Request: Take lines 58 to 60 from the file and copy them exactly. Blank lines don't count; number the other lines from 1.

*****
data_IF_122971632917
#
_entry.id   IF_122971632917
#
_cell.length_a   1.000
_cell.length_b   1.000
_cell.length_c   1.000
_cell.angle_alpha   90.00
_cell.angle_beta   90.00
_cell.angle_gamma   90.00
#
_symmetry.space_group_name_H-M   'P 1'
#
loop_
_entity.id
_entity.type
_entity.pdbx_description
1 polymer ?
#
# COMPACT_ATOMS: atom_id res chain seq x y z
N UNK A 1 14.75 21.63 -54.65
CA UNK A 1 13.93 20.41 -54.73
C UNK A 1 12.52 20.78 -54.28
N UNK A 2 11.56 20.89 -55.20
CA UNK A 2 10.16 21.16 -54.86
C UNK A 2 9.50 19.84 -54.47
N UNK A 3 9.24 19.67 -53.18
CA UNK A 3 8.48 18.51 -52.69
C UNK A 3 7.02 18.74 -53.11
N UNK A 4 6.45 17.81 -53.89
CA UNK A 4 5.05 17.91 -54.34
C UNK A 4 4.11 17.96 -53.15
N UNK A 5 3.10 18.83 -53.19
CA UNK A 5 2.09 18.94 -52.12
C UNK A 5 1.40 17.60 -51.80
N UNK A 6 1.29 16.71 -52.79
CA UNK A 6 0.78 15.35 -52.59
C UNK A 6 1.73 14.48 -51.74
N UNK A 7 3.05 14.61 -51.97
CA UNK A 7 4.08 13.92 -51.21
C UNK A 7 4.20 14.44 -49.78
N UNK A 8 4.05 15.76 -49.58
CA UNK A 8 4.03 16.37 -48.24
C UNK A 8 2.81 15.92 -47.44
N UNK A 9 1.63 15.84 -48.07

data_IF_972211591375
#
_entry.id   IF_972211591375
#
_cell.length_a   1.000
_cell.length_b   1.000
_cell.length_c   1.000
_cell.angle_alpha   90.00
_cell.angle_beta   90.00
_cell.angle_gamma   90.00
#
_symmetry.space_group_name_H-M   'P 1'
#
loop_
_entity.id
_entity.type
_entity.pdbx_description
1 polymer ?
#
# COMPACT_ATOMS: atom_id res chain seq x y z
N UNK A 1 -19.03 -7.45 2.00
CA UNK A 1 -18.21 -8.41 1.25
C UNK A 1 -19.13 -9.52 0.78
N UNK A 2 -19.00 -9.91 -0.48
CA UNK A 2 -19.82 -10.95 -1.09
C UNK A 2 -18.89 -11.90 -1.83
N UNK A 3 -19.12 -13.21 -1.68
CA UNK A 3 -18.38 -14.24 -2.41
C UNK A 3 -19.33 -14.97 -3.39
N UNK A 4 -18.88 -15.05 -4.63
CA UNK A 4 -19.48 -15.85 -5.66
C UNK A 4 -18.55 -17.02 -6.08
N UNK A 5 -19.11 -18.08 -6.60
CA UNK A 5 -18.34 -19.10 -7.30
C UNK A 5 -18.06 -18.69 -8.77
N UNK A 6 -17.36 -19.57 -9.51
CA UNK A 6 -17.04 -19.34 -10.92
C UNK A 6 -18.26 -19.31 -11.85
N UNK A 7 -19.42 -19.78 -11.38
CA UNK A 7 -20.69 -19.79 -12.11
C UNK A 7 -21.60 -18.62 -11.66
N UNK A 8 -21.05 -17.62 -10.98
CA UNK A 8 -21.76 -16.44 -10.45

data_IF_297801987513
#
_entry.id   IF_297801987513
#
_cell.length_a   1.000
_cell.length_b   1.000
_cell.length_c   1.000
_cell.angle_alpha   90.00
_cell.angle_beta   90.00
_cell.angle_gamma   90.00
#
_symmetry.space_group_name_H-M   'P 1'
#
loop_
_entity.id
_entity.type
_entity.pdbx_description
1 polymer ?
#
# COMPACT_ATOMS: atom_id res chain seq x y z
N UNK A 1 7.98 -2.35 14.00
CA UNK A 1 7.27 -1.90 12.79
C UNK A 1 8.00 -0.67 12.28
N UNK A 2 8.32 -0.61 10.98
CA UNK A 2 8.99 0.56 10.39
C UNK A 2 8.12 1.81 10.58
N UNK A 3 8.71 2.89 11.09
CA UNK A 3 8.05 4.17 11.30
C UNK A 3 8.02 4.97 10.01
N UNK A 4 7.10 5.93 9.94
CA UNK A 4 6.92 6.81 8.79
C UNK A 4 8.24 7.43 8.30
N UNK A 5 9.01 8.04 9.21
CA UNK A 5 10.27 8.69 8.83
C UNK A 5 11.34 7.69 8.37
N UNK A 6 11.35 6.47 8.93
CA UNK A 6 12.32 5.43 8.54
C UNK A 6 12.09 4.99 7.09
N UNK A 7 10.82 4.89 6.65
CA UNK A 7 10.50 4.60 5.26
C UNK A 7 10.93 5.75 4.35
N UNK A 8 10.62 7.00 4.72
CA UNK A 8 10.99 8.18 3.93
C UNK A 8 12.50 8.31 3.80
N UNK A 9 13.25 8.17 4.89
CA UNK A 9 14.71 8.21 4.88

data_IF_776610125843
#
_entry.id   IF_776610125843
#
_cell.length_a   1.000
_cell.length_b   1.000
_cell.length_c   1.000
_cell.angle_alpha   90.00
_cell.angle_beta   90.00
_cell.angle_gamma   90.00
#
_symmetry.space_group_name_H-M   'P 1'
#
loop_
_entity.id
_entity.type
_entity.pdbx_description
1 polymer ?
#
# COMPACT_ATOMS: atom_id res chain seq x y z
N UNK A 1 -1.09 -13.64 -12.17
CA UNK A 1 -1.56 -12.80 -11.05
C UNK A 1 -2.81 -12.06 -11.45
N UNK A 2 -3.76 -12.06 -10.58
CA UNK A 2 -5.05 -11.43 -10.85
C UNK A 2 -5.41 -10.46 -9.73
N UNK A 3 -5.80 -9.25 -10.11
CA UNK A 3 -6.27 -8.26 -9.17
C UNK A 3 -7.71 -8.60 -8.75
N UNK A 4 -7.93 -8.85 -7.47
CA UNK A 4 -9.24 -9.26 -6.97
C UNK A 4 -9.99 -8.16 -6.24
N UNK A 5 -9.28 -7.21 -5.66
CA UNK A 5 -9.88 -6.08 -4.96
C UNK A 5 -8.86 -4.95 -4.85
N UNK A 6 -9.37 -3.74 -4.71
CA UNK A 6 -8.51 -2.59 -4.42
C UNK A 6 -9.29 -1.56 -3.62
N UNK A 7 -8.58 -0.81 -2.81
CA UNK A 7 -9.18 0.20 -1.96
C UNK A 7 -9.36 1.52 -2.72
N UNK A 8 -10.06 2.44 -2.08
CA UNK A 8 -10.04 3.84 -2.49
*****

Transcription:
#
loop_
_entity.id